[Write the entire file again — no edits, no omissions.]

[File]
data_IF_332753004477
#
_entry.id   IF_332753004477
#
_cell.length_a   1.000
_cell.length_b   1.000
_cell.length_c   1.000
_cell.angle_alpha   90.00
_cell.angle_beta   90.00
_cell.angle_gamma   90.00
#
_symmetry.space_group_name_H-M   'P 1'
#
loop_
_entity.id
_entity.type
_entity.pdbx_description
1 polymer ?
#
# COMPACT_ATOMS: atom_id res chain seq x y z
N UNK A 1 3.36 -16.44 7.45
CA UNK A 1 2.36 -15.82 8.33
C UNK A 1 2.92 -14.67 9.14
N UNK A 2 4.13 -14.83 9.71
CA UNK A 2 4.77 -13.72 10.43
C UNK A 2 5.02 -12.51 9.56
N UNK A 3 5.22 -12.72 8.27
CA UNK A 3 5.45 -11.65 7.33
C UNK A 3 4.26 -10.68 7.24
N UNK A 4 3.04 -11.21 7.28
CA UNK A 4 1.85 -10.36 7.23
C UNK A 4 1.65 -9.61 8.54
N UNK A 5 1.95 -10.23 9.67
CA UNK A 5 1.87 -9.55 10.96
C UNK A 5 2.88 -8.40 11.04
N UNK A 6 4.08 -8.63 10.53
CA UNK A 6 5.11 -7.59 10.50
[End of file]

data_IF_332753004477
#
_entry.id   IF_332753004477
#
_cell.length_a   1.000
_cell.length_b   1.000
_cell.length_c   1.000
_cell.angle_alpha   90.00
_cell.angle_beta   90.00
_cell.angle_gamma   90.00
#
_symmetry.space_group_name_H-M   'P 1'
#
loop_
_entity.id
_entity.type
_entity.pdbx_description
1 polymer ?
#
# COMPACT_ATOMS: atom_id res chain seq x y z
N UNK A 1 3.36 -16.44 7.45
CA UNK A 1 2.36 -15.82 8.33
C UNK A 1 2.92 -14.67 9.14
N UNK A 2 4.13 -14.83 9.71
CA UNK A 2 4.77 -13.72 10.43
C UNK A 2 5.02 -12.51 9.56
N UNK A 3 5.22 -12.72 8.27
CA UNK A 3 5.45 -11.65 7.33
C UNK A 3 4.26 -10.68 7.24
N UNK A 4 3.04 -11.21 7.28
CA UNK A 4 1.85 -10.36 7.23
C UNK A 4 1.65 -9.61 8.54
N UNK A 5 1.95 -10.23 9.67
CA UNK A 5 1.87 -9.55 10.96
C UNK A 5 2.88 -8.40 11.04
N UNK A 6 4.08 -8.63 10.53
CA UNK A 6 5.11 -7.59 10.50